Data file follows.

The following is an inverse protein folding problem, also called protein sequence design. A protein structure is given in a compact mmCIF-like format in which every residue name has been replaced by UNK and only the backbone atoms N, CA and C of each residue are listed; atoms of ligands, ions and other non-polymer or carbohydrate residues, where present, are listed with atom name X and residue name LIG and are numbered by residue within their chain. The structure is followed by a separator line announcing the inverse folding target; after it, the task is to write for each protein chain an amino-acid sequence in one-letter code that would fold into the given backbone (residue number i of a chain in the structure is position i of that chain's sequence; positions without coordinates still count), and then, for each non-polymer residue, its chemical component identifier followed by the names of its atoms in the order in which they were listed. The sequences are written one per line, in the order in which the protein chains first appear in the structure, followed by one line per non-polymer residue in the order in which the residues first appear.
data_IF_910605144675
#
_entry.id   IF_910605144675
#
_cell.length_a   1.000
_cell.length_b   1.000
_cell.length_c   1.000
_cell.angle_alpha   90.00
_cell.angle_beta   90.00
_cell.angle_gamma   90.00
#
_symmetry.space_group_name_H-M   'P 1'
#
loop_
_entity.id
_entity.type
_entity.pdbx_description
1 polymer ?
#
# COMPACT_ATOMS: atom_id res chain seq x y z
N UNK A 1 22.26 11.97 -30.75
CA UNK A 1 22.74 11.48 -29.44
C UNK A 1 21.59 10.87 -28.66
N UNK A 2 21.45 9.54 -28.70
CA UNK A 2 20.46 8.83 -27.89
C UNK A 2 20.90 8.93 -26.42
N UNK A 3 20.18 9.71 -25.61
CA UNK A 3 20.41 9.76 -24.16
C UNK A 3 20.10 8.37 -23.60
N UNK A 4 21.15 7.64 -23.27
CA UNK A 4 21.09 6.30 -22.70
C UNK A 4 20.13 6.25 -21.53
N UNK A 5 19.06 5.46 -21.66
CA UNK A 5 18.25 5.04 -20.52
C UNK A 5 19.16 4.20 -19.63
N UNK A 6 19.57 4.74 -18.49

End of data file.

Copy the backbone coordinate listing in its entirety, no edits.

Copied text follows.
The following is an inverse protein folding problem, also called protein sequence design. A protein structure is given in a compact mmCIF-like format in which every residue name has been replaced by UNK and only the backbone atoms N, CA and C of each residue are listed; atoms of ligands, ions and other non-polymer or carbohydrate residues, where present, are listed with atom name X and residue name LIG and are numbered by residue within their chain. The structure is followed by a separator line announcing the inverse folding target; after it, the task is to write for each protein chain an amino-acid sequence in one-letter code that would fold into the given backbone (residue number i of a chain in the structure is position i of that chain's sequence; positions without coordinates still count), and then, for each non-polymer residue, its chemical component identifier followed by the names of its atoms in the order in which they were listed. The sequences are written one per line, in the order in which the protein chains first appear in the structure, followed by one line per non-polymer residue in the order in which the residues first appear.
data_IF_910605144675
#
_entry.id   IF_910605144675
#
_cell.length_a   1.000
_cell.length_b   1.000
_cell.length_c   1.000
_cell.angle_alpha   90.00
_cell.angle_beta   90.00
_cell.angle_gamma   90.00
#
_symmetry.space_group_name_H-M   'P 1'
#
loop_
_entity.id
_entity.type
_entity.pdbx_description
1 polymer ?
#
# COMPACT_ATOMS: atom_id res chain seq x y z
N UNK A 1 22.26 11.97 -30.75
CA UNK A 1 22.74 11.48 -29.44
C UNK A 1 21.59 10.87 -28.66
N UNK A 2 21.45 9.54 -28.70
CA UNK A 2 20.46 8.83 -27.89
C UNK A 2 20.90 8.93 -26.42
N UNK A 3 20.18 9.71 -25.61
CA UNK A 3 20.41 9.76 -24.16
C UNK A 3 20.10 8.37 -23.60
N UNK A 4 21.15 7.64 -23.27
CA UNK A 4 21.09 6.30 -22.70
C UNK A 4 20.13 6.25 -21.53
N UNK A 5 19.06 5.46 -21.66
CA UNK A 5 18.25 5.04 -20.52
C UNK A 5 19.16 4.20 -19.63
N UNK A 6 19.57 4.74 -18.49